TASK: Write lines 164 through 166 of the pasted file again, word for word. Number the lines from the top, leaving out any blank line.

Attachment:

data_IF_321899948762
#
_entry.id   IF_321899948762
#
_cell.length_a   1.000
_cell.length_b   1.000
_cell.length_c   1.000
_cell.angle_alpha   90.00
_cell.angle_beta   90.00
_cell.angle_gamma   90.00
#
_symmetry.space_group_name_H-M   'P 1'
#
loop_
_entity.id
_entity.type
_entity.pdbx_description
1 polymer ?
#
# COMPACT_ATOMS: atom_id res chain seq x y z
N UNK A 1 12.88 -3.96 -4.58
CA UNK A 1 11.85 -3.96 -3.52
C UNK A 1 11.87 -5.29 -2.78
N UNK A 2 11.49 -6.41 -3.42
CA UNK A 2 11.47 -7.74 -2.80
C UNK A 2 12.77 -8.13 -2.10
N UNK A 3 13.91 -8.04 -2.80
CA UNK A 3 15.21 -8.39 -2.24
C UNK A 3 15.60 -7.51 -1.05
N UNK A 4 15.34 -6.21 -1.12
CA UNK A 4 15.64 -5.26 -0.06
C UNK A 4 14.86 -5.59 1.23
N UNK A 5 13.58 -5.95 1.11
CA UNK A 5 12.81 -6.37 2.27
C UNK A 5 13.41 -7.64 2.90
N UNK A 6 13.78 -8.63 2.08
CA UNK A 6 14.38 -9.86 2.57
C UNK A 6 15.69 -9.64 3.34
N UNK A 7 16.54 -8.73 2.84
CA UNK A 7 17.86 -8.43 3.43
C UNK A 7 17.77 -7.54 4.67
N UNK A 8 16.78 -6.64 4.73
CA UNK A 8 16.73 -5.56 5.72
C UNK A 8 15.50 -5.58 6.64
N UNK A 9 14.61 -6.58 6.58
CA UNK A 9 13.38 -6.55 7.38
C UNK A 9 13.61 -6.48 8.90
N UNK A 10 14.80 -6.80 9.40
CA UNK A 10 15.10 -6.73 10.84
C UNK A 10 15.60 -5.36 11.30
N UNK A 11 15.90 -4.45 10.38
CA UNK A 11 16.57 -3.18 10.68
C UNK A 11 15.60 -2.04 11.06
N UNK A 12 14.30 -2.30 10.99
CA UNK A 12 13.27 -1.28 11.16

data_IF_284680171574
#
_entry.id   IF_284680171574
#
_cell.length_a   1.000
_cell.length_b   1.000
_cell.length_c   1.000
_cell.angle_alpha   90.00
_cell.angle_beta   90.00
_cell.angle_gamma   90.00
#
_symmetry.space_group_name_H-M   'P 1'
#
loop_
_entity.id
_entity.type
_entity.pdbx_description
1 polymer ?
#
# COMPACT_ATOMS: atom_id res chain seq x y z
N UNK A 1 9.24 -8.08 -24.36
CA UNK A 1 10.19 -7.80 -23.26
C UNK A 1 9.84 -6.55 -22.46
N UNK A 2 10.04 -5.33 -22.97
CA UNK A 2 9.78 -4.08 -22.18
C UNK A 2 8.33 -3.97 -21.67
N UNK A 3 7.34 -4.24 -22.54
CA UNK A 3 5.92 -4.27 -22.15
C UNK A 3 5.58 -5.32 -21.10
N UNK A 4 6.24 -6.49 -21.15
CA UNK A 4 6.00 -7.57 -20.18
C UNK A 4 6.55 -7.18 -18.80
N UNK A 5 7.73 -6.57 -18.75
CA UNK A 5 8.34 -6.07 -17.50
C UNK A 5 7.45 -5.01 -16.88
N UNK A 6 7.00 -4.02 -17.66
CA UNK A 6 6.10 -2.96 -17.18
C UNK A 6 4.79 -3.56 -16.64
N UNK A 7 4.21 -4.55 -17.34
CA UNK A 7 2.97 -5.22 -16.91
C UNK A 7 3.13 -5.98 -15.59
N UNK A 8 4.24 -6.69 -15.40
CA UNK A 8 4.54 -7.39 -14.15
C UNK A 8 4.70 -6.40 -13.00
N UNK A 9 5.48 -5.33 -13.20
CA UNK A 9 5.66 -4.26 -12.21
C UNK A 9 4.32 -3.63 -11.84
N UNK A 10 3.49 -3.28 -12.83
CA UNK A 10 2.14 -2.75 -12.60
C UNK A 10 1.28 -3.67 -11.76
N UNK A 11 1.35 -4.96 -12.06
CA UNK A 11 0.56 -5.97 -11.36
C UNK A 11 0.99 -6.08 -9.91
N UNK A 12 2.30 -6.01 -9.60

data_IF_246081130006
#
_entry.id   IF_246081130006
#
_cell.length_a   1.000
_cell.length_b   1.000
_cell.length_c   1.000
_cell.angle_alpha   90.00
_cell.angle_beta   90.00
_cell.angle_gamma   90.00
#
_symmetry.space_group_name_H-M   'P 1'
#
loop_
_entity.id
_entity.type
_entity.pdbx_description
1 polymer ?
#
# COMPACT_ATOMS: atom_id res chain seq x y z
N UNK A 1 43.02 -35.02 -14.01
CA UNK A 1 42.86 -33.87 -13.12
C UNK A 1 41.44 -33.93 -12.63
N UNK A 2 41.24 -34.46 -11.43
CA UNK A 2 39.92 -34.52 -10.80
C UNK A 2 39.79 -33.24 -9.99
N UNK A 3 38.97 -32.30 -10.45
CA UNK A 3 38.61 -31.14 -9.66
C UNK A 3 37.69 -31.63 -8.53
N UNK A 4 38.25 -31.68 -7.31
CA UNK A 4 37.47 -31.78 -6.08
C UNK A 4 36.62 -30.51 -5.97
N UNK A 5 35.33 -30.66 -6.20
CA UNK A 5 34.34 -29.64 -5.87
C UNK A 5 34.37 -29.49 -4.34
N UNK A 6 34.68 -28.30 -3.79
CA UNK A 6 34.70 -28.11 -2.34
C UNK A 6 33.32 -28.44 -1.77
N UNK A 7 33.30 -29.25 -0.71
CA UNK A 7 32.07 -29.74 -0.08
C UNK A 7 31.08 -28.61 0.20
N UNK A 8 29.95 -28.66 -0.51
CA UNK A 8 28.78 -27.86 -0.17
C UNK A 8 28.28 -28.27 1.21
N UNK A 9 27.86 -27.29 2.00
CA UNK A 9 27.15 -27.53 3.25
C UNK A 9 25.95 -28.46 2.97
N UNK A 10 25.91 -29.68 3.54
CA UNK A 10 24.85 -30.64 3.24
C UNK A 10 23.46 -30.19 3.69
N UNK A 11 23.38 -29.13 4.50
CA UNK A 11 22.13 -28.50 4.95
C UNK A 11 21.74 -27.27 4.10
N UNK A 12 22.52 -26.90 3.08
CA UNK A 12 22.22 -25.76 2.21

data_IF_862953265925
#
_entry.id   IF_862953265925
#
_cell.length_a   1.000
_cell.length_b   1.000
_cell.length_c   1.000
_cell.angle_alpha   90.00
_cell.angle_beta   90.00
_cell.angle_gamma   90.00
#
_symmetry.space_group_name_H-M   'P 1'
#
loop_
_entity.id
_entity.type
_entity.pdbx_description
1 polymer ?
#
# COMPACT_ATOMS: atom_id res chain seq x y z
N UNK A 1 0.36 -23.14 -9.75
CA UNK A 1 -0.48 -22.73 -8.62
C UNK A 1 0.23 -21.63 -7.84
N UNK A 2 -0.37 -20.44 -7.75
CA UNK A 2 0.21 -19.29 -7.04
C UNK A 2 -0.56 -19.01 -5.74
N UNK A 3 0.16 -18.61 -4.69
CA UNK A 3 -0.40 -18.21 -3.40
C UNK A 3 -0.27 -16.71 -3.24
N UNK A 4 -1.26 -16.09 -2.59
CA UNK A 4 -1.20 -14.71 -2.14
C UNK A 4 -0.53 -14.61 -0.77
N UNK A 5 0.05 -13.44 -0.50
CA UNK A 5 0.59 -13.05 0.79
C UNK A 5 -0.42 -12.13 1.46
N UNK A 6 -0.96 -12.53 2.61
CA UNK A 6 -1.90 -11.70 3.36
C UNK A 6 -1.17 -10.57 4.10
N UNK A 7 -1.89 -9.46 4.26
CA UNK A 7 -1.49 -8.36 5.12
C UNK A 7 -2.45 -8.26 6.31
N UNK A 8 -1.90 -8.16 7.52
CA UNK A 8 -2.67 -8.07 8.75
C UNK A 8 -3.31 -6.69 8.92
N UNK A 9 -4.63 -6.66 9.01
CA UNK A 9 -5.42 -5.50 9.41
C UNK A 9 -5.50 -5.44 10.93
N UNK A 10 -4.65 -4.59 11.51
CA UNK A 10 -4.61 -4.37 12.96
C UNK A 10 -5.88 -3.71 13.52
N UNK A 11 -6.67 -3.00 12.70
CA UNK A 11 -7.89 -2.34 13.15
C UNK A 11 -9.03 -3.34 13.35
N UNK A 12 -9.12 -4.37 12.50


CA UNK A 12 22.22 -25.76 2.21

data_IF_862953265925
#